Shea: When I watched the commencement ceremony at the Kennedy Center on April 20, I just loved that collaborative poem that you and the other finalists wrote and performed together. How did that come about? Do you feel a sense of community with other laureates?

Pacheco: Thank you, thank you. As a part of the National Youth Poet Laureate competition, we have the pleasure of being in this cohort with the other finalists. We take part in weekly workshops together, we work and write together, and we get to know one another under the mentorship of a phenomenal writer, in our case Jennifer Falú.

Part of being in that cohort is writing a piece together. It came about through us trying to find out what story we wanted to tell as a unit and where our experiences from all over the country met. For us, it meant taking pride in our identities, taking pride in the way that the people that we come from have survived for us to exist. That was our common ground. We wrote together, we wrote individually, and with the help of our mentor, we put it into one cohesive group piece. It was such fun and such an honor to perform it at the Kennedy Center. I think we did a really beautiful job of representing the pride and the love we have for ourselves and for each other.

And, yes, luckily, I have been able to meet laureates from all across the country. Urban Word has created lots of opportunities for us to get together. I’ve had the immense privilege of meeting people who are doing such great work in their respective regions.

Shea: Watching you, I can’t help but think you’re a natural performer who seems entirely comfortable with public speaking (at least of poetry). But are you? Did you ever have stage fright?

Pacheco: I was definitely always glad to be able share my story, but nervousness comes with the territory. I remember the first time I came before a crowd of people to perform a poem. I went up there, and I hadn’t yet learned to memorize my poetry, so I came to the mic with a paper that had my poem printed out. I was shaking, super nervous, but I kind of had to let the bandage rip. Once I had that experience of performing in front of people and watching them receive my story and feel excited and joyful about hearing it, I thought, This is really fun. It was incredible that words could do this to a room. Since then, I’ve found so much joy in performing, and I get a lot of peace from being on stage. To say I never get nervous would not be true, but once I get at that mic in front of an audience, it feels like the world is still for a moment, and all that exists is the poetry.

Shea: How would you encourage someone to become involved in the Youth Laureate Program?

Pacheco: Whenever people tell me they don’t like writing or that poetry isn’t their thing, I don’t believe them. I really don’t! I think that everyone has a story to tell—it just becomes a matter of wanting to tell it and believing that it’s necessary to be told. So, I’d say the first step is remembering that your story is necessary and is wanted, that there are people out there waiting to hear what you have to say. If you say that you don’t like writing or poetry, I think maybe you haven’t found a form of writing or a poem that speaks to you yet—but it will come.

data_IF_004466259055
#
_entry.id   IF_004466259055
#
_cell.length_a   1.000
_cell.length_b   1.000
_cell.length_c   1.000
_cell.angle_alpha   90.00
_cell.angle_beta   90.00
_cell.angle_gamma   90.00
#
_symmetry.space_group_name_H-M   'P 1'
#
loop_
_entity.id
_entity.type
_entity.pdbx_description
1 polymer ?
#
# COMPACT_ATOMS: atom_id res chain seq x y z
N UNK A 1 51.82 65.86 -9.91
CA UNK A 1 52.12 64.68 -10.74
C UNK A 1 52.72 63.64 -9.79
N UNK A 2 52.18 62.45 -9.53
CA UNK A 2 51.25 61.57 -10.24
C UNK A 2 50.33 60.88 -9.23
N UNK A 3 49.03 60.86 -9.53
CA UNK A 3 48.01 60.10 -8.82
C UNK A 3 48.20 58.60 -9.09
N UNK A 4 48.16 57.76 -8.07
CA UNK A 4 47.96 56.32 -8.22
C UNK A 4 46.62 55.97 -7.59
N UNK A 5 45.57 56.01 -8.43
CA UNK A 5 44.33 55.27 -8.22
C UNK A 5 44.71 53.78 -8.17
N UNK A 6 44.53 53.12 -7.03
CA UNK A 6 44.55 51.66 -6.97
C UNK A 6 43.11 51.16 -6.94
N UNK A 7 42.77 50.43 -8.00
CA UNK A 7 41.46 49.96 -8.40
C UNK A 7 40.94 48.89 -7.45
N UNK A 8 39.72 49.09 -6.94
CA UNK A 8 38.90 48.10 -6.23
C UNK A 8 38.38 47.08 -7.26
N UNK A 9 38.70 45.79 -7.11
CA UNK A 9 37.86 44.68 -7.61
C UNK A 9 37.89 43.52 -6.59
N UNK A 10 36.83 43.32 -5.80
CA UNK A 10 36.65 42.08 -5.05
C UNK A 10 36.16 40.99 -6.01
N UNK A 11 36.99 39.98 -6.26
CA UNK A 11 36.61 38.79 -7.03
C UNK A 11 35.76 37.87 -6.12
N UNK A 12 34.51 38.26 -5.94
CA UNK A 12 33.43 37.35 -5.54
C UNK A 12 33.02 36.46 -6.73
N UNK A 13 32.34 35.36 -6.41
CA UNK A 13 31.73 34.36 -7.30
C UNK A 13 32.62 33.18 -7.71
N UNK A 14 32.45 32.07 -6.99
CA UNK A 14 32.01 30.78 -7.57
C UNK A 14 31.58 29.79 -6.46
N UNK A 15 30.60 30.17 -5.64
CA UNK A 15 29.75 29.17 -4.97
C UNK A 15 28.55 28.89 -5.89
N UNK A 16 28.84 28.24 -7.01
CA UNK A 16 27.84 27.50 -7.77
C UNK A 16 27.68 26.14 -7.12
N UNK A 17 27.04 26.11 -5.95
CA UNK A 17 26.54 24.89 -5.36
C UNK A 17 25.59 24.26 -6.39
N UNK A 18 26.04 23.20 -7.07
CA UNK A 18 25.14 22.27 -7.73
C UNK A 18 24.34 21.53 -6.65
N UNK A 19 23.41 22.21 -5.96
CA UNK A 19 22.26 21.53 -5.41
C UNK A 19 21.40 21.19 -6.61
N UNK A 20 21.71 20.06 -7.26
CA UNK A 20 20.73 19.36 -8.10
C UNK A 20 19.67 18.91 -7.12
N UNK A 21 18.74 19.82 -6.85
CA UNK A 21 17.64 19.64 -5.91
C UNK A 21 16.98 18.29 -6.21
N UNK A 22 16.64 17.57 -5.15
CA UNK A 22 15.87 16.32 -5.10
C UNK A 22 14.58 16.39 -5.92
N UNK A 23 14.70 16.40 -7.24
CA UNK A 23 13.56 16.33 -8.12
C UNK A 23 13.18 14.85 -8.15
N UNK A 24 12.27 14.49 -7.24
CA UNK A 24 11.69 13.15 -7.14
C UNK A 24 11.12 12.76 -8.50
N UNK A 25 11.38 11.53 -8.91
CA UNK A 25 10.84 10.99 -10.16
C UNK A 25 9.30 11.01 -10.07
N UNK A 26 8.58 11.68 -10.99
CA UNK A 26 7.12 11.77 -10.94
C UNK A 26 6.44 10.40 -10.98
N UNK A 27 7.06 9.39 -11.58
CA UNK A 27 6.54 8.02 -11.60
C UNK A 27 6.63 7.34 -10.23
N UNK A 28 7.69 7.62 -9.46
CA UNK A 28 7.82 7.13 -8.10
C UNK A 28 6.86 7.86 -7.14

Shea: Do you have a favorite line, something that you carry with you, in your pocket or your head, as a kind of mantra?

It is cultural practice to be resilient, to choose life, to choose living. And if I’m going to put that in a poem, I ought to live by it.

Pacheco: That is a difficult question. A big part of my writing practice is consuming art and poetry, so there are many lines—many. Recently, though, I’ve been holding myself to my own writing, my own lines. Sharing a line such as “It is cultural practice / to refuse / to die” is also reminding myself that it is cultural practice to be resilient, to choose life, to choose living. And if I’m going to put that in a poem, I ought to live by it.

Shea: What worries you the most and gives you the most hope about the future for your generation? And how might you contribute to shaping that future?

Pacheco: I hope that my generation never feels powerless. I hope that we’re always reminded that we are powerful because we have one another. When we have one another, we are in community, and we are never alone. We are never empty-handed because we have our voices, our stories, with us at all times. So, I hope that my generation, and every generation, always remembers that. And I hope never to forget that I’m not powerless and never alone. By taking that onto every stage and into every poem I write, I hope to remind others of that.

Shea: On that hopeful note, many thanks to you, Stephanie, for this thoughtful conversation. I wish you a wonderful year as the National Youth Laureate.

Renee H. Shea, formerly professor of English at Bowie State University in Maryland, interviews contemporary authors for World Literature Today. She frequently contributes to Poets & Writers, most recently a profile of Camille Dungy (May/June 2023) and “Dreaming up Her Own Salvation: A Profile of Safiya Sinclair” (November/December 2023). She is currently doing a series for the American Book Review on “The Laureates.” The initial interview with J. Drew Lanham, poet laureate of Edgefield County, South Carolina, appeared in the fall 2023 issue. She also coauthors English language arts textbooks for Bedford, Freeman & Worth.